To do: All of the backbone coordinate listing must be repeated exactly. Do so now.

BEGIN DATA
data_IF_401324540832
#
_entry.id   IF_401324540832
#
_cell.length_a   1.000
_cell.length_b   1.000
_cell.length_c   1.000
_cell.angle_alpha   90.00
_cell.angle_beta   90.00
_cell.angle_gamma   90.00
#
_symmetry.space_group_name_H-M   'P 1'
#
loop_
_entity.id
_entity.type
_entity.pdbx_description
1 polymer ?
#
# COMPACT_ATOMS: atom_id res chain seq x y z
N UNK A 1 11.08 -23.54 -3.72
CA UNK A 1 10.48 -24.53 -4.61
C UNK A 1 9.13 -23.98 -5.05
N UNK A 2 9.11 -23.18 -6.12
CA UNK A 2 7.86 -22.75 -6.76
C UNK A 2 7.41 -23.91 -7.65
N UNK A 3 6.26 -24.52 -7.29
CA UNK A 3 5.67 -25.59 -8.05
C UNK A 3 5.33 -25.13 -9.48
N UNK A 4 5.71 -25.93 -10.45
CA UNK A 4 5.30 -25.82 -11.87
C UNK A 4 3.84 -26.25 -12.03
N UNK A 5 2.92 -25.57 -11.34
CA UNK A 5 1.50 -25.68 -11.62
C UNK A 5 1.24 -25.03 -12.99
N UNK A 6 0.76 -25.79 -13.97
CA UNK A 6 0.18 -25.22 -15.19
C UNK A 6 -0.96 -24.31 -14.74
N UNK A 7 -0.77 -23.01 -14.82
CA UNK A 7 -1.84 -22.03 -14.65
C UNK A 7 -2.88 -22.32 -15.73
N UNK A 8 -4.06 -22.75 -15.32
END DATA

data_IF_401324540832
#
_entry.id   IF_401324540832
#
_cell.length_a   1.000
_cell.length_b   1.000
_cell.length_c   1.000
_cell.angle_alpha   90.00
_cell.angle_beta   90.00
_cell.angle_gamma   90.00
#
_symmetry.space_group_name_H-M   'P 1'
#
loop_
_entity.id
_entity.type
_entity.pdbx_description
1 polymer ?
#
# COMPACT_ATOMS: atom_id res chain seq x y z
N UNK A 1 11.08 -23.54 -3.72
CA UNK A 1 10.48 -24.53 -4.61
C UNK A 1 9.13 -23.98 -5.05
N UNK A 2 9.11 -23.18 -6.12
CA UNK A 2 7.86 -22.75 -6.76
C UNK A 2 7.41 -23.91 -7.65
N UNK A 3 6.26 -24.52 -7.29
CA UNK A 3 5.67 -25.59 -8.05
C UNK A 3 5.33 -25.13 -9.48
N UNK A 4 5.71 -25.93 -10.45
CA UNK A 4 5.30 -25.82 -11.87
C UNK A 4 3.84 -26.25 -12.03
N UNK A 5 2.92 -25.57 -11.34
CA UNK A 5 1.50 -25.68 -11.62
C UNK A 5 1.24 -25.03 -12.99
N UNK A 6 0.76 -25.79 -13.97
CA UNK A 6 0.18 -25.22 -15.19
C UNK A 6 -0.96 -24.31 -14.74
N UNK A 7 -0.77 -23.01 -14.82
CA UNK A 7 -1.84 -22.03 -14.65
C UNK A 7 -2.88 -22.32 -15.73
N UNK A 8 -4.06 -22.75 -15.32